Loose-lipped we and ourselves lines like these from the “Bob and Laurie Letters,” just outed via the Freedom of Information Act, have suddenly converted the fate of 2 Columbus Circle, designed in 1964 by Edward Durell Stone as Huntington Hartford’s late Gallery of Modern Art, from a foregone conclusion—it’s a dead duck—into the hottest landmark battle since Jackie Onassis rode a train dubbed “The Landmark Express” to Washington and saved Grand Central in 1978. Last week things came to a boil. The building’s likely new owners (they’re in contract) had already applied for a permit to remove the marble façade. Then the World Monuments Fund put the building on its watch list of the world’s most endangered buildings, making it one of only nine Modernist structures so designated—while the Bob and Laurie letters appeared to catch the chief judge in the case, Bob, in flagrante cahoots with the new owners’ point woman, Laurie.
“Bob” is Robert Tierney, a veteran political appointee who was once counsel to Koch and is now chairman of the New York City Landmarks Preservation Commission. A Landmarks hearing on Stone’s building has never been held; without one, it can’t be saved.
“Laurie” is Laurie Beckelman, a pretty blonde networker nonpareil hired by the American Craft Museum in 2002 to run its campaign to buy 2 Columbus Circle from the city and completely alter its appearance as a brand-new “Museum of Arts and Design.” When it comes to landmarking or, as in this case, avoiding landmarking, Laurie knows the City Hall fraternity grip. She was once chairman of the Landmarks Commission herself.
The “craziness” Bob was bemoaning was the ever-mounting opposition. The specific case in point that had driven Bob crazy and left Laurie speechless at 9:50 A.M. back on January 5, 2004, was this passage from New York Times critic Herbert Muschamp’s year-end architectural roundup: “The refusal of the New York City Landmarks Commission to hold hearings on the future of 2 Columbus Circle is a shocking dereliction of public duty. Unacceptable in itself, this abdication also raises the scary question of what other buildings the commission might choose to overlook in the future.”
Bob e-mails Laurie with a sardonic “ ‘shocking dereliction’ . . . ‘unacceptable’ . . . ‘abdication.’ Other than that, I thought his comments were fine.”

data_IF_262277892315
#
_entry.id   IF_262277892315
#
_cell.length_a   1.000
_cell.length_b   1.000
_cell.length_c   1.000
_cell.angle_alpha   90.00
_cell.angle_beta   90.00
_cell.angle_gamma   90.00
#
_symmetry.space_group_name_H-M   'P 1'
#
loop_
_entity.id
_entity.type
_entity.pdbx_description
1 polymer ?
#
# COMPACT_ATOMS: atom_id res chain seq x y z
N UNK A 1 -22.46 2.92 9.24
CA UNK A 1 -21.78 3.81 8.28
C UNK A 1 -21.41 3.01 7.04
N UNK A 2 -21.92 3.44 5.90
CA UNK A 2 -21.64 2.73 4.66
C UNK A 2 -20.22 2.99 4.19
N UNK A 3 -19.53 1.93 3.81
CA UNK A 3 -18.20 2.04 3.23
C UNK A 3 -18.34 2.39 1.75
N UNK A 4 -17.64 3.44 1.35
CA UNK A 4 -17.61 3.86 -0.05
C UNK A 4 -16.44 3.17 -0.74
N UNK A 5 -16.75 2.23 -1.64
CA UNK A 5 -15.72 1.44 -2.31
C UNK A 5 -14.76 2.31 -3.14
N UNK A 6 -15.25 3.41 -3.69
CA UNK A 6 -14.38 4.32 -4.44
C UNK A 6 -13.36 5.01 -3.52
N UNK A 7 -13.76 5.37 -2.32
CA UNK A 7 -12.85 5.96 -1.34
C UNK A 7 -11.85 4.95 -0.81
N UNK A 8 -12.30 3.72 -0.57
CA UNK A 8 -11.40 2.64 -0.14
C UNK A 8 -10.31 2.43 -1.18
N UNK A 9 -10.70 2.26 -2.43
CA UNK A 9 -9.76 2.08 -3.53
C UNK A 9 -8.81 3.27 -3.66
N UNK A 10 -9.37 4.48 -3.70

Over the past twenty months, the ranks of the building’s would-be saviors have swollen from a seeming handful of “cranks”—such as Tom Wolfe, viewed as a serial troublemaker with unfortunately easy access to people who buy ink by the barrel—to the biggest landmarks coalition since Grand Central days. The most authoritative of 2 Columbus Circle’s early defenders was architect Robert A.M. Stern, dean of the Yale School of Architecture. Bob and Laurie and their allies rolled their eyes, as if to say, “Well, you know Bob Stern and his . . . notions.” But soon the numbers and the reputations (more deans of architecture and urbanism, Robert Venturi, Chuck Close, Frank Stella, and virtually every major preservationist organization) became too big for knowing eye-rolls. The pressure became yet more intense last month when another Times critic, Nicolai Ouroussoff, called the building “essential to the city’s historical fabric” and flogged the Landmarks Commission some more.
Bob himself has not said a word about 2 Columbus Circle as chairman other than to reiterate the Commission’s official position: It hasn’t held a hearing because the building doesn’t rate one. His only other comments now on the record are the Bob and Laurie letters, obtained in a Freedom of Information request by preservation group Landmark West. Aside from his lamentation about the gathering insanity, he has mainly offered Laurie tactical help. In May 2003, under the heading “2 Columbus Circle—The Ox is in the Ditch,” Bob e-mails Laurie a Landmark West appeal to the troops to lobby a community board before it votes on the fate of the building: “Just so you know what they’re up to.” Later Laurie e-mails Bob letting him know her side won, “but I see trouble ahead.”